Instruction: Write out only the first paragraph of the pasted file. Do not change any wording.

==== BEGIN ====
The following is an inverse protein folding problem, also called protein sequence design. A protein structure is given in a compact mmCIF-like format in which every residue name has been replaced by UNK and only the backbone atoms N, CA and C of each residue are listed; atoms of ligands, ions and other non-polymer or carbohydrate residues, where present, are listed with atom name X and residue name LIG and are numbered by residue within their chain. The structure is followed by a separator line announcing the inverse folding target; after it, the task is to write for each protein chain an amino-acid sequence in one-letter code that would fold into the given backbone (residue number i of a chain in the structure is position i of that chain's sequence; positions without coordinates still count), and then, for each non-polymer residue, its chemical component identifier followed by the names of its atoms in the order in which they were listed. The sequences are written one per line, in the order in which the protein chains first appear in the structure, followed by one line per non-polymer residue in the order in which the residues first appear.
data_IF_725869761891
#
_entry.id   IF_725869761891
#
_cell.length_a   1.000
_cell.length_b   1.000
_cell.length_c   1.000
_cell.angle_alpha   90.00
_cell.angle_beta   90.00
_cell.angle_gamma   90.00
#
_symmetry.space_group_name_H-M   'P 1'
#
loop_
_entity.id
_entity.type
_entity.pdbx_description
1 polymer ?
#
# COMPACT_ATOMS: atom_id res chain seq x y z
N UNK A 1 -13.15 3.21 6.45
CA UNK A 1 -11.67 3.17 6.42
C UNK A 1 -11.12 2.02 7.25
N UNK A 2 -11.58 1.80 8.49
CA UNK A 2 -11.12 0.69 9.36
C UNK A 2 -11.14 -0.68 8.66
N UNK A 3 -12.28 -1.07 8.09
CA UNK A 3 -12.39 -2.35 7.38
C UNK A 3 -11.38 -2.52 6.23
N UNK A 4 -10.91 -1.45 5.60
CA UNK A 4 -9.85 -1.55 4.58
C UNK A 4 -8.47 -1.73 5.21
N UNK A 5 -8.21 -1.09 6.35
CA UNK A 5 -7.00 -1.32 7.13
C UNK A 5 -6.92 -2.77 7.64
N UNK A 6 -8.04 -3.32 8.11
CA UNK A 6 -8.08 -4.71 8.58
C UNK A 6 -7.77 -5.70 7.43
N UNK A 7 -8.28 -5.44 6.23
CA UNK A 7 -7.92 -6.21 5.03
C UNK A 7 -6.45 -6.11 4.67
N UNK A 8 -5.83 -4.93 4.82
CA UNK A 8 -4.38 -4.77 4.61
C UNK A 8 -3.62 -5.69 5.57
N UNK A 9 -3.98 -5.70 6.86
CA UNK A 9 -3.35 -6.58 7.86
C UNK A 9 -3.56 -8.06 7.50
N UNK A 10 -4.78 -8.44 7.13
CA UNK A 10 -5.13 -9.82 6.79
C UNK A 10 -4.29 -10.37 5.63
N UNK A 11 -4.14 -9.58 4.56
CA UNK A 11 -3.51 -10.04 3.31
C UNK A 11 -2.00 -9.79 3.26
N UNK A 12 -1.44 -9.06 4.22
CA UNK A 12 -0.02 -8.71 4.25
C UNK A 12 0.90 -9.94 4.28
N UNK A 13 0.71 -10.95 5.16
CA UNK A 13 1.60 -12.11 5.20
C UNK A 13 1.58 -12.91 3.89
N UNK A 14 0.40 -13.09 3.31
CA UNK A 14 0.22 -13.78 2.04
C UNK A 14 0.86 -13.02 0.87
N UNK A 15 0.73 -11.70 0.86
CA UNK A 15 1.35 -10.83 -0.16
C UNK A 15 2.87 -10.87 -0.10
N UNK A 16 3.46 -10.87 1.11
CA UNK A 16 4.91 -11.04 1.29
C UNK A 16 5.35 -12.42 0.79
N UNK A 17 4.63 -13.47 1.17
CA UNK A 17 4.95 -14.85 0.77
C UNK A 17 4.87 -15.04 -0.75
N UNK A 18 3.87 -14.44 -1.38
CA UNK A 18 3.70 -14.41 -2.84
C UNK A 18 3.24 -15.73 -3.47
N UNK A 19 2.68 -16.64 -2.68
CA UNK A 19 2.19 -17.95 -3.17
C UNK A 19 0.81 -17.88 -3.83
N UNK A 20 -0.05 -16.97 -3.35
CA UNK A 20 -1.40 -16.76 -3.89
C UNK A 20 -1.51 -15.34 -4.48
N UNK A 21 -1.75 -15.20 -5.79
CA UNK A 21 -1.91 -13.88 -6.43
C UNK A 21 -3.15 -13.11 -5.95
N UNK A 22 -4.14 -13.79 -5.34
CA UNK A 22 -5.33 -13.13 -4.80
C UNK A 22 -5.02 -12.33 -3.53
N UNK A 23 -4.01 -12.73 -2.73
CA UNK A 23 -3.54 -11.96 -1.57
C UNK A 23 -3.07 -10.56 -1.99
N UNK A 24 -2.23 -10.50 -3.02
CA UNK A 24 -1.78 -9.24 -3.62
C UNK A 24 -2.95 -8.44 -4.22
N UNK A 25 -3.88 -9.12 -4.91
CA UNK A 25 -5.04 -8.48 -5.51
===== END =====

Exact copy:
The following is an inverse protein folding problem, also called protein sequence design. A protein structure is given in a compact mmCIF-like format in which every residue name has been replaced by UNK and only the backbone atoms N, CA and C of each residue are listed; atoms of ligands, ions and other non-polymer or carbohydrate residues, where present, are listed with atom name X and residue name LIG and are numbered by residue within their chain. The structure is followed by a separator line announcing the inverse folding target; after it, the task is to write for each protein chain an amino-acid sequence in one-letter code that would fold into the given backbone (residue number i of a chain in the structure is position i of that chain's sequence; positions without coordinates still count), and then, for each non-polymer residue, its chemical component identifier followed by the names of its atoms in the order in which they were listed. The sequences are written one per line, in the order in which the protein chains first appear in the structure, followed by one line per non-polymer residue in the order in which the residues first appear.